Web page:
Why More Sleep = Better Grades
Nov 28, 2011
More than 200 years ago, Benjamin Franklin coined the memorable and oft-quoted phrase, 'Early to bed and early to rise makes a man healthy, wealthy and wise.' Today, research shows that Franklin's words certainly apply to school children, with studies finding that sleep has positive effects on grades and many other areas. Can schools do anything to help students get the sleep they need and thus function better?
Sleep, Perchance to Be a Better Student
Numerous studies have shown the many benefits of getting an adequate amount of sleep which, for most people, amounts to between seven and eight hours (some researchers suggest nine hours for school students). Improved memory, creativity, physical performance, attention and stress levels have all been linked to a good night's sleep.
In 2009, a study by Hendrix College in Arkansas divided 89 college freshmen into three groups: 'larks' (early to bed and early to rise), 'owls' (later to bed and rise) and 'robins' (who fell somewhere between the two). It wasn't surprising to find that 'owls' tended to have lower grades and GPAs.
The research concluded that adolescents tend naturally to have a 'late to bed and late to rise' sleep cycle, and when 'owls' are forced into a 'lark' pattern to adhere to school schedules their academic performance is adversely affected.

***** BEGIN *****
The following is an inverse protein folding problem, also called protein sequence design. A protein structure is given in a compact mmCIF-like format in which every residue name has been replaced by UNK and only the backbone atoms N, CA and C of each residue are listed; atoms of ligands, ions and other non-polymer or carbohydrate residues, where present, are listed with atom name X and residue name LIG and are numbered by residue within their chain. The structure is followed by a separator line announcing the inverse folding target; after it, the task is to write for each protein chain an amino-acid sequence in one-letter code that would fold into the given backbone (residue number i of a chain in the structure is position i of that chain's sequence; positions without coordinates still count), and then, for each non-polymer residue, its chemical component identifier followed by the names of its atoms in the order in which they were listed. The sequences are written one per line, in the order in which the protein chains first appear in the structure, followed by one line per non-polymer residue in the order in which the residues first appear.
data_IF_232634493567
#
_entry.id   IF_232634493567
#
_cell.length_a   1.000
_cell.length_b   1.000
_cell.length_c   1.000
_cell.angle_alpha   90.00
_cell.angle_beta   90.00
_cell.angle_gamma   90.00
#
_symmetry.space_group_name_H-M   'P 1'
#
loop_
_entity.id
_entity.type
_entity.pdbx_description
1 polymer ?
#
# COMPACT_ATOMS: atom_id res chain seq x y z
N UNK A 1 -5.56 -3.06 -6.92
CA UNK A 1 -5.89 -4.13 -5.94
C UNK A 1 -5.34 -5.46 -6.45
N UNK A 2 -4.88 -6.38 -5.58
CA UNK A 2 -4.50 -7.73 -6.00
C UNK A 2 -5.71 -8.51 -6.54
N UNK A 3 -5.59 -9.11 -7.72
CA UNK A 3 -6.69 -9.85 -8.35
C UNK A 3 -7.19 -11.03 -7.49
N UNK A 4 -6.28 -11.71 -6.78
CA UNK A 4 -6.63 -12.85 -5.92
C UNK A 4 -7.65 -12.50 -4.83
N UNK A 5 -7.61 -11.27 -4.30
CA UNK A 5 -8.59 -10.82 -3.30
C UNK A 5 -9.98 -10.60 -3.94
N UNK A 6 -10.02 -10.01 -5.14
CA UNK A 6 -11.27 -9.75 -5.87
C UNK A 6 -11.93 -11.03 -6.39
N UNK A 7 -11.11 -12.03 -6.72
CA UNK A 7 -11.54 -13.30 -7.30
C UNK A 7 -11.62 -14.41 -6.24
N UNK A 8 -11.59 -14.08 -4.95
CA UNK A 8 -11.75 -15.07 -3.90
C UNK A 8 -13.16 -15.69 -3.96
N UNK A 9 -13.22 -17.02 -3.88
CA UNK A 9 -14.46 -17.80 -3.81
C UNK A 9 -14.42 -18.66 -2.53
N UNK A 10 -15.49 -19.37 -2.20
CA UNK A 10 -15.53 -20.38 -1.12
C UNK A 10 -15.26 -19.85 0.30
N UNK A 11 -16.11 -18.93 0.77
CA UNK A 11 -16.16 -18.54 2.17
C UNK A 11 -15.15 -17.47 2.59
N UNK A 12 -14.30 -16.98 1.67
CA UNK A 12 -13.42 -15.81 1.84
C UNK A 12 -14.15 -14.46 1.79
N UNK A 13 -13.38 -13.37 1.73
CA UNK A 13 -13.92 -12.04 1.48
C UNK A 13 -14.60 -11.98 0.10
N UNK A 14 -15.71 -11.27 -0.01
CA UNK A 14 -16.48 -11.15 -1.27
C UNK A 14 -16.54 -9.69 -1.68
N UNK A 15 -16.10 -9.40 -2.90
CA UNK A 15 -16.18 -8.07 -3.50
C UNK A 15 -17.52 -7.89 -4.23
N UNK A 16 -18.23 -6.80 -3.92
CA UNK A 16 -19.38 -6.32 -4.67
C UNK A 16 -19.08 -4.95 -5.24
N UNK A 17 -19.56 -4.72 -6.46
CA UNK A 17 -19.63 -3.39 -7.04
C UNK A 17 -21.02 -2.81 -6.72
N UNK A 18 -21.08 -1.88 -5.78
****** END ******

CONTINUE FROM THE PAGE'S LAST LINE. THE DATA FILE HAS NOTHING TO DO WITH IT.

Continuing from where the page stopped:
The difficulty in going to bed early and getting up early for most teenagers is due to an increase of the hormone melatonin as kids reach puberty. Melatonin affects sleep, and more of it causes teens to fall asleep late and sleep later in the morning.
A Later Start Will Make You Smart?
In the mid-1990s, the Center for Applied Research and Educational Improvement at the University of Minnesota conducted a School Start Time Study wherein high schools in Minneapolis and a nearby suburb started an hour or more later than usual.
The results were astonishing. Alertness, particularly in early classes, improved. Class participation and grades rose. Dropout rates fell. Students were no longer late to class. There were even reports of students feeling less depressed! It seemed that when students were permitted to follow their natural, melatonin-induced sleep pattern, they were far more responsive and engaged.
The study soon gained the attention of school administrators, teachers and parents from across the country. Similar studies in other locations, including Brazil and Israel, have since been conducted yielding the same results. Since then, many school districts across the country have begun to move toward later start times.
More Than Just Improved Academics
What's more, an increased amount of sleep for adolescents equaled more than just better grades and attendance.
Students who start school later and have the opportunity to 'sleep in' report having fewer cases of depression and suicidal thoughts. The Hendrix College study found that students were 25% more likely to be depressed if they went to bed later and had less sleep.
A study at the University of Pittsburgh Medical Center concluded that an inadequate amount of sleep results in emotional disorders and even greater instances of substance abuse.
With all that data to back her up, it seems that mom might be right when she tells you to turn the lights out early on a school night. You may just thank her in the morning.
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